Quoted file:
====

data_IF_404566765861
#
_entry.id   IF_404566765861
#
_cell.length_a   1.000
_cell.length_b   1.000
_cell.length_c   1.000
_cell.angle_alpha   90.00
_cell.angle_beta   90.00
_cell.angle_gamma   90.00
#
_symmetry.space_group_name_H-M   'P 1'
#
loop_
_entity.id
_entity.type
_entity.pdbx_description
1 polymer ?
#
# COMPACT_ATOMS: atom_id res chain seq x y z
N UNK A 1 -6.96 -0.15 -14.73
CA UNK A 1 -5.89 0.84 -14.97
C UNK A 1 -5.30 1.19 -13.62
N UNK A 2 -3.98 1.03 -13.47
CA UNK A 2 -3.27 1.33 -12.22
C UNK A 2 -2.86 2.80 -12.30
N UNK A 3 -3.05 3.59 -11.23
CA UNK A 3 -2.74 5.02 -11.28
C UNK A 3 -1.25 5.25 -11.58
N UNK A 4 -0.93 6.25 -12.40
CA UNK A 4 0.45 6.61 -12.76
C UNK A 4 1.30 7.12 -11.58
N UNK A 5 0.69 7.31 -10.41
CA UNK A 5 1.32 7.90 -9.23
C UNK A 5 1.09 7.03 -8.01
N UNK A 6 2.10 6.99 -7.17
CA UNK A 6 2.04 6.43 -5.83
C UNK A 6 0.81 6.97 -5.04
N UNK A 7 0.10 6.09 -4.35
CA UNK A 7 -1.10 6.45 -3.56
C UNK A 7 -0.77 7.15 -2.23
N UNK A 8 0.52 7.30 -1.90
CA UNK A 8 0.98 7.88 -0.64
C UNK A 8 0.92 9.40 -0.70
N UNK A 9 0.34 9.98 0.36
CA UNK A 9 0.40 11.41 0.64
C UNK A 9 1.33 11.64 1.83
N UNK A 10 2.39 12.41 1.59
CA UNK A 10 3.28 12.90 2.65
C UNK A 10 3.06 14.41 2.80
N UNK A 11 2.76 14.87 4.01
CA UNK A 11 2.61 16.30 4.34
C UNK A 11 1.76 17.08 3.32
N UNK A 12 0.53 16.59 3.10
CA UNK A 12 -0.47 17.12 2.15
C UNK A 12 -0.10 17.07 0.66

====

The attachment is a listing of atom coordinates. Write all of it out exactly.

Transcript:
data_IF_404566765861
#
_entry.id   IF_404566765861
#
_cell.length_a   1.000
_cell.length_b   1.000
_cell.length_c   1.000
_cell.angle_alpha   90.00
_cell.angle_beta   90.00
_cell.angle_gamma   90.00
#
_symmetry.space_group_name_H-M   'P 1'
#
loop_
_entity.id
_entity.type
_entity.pdbx_description
1 polymer ?
#
# COMPACT_ATOMS: atom_id res chain seq x y z
N UNK A 1 -6.96 -0.15 -14.73
CA UNK A 1 -5.89 0.84 -14.97
C UNK A 1 -5.30 1.19 -13.62
N UNK A 2 -3.98 1.03 -13.47
CA UNK A 2 -3.27 1.33 -12.22
C UNK A 2 -2.86 2.80 -12.30
N UNK A 3 -3.05 3.59 -11.23
CA UNK A 3 -2.74 5.02 -11.28
C UNK A 3 -1.25 5.25 -11.58
N UNK A 4 -0.93 6.25 -12.40
CA UNK A 4 0.45 6.61 -12.76
C UNK A 4 1.30 7.12 -11.58
N UNK A 5 0.69 7.31 -10.41
CA UNK A 5 1.32 7.90 -9.23
C UNK A 5 1.09 7.03 -8.01
N UNK A 6 2.10 6.99 -7.17
CA UNK A 6 2.04 6.43 -5.83
C UNK A 6 0.81 6.97 -5.04
N UNK A 7 0.10 6.09 -4.35
CA UNK A 7 -1.10 6.45 -3.56
C UNK A 7 -0.77 7.15 -2.23
N UNK A 8 0.52 7.30 -1.90
CA UNK A 8 0.98 7.88 -0.64
C UNK A 8 0.92 9.40 -0.70
N UNK A 9 0.34 9.98 0.36
CA UNK A 9 0.40 11.41 0.64
C UNK A 9 1.33 11.64 1.83
N UNK A 10 2.39 12.41 1.59
CA UNK A 10 3.28 12.90 2.65
C UNK A 10 3.06 14.41 2.80
N UNK A 11 2.76 14.87 4.01
CA UNK A 11 2.61 16.30 4.34
C UNK A 11 1.76 17.08 3.32
N UNK A 12 0.53 16.59 3.10
CA UNK A 12 -0.47 17.12 2.15
C UNK A 12 -0.10 17.07 0.66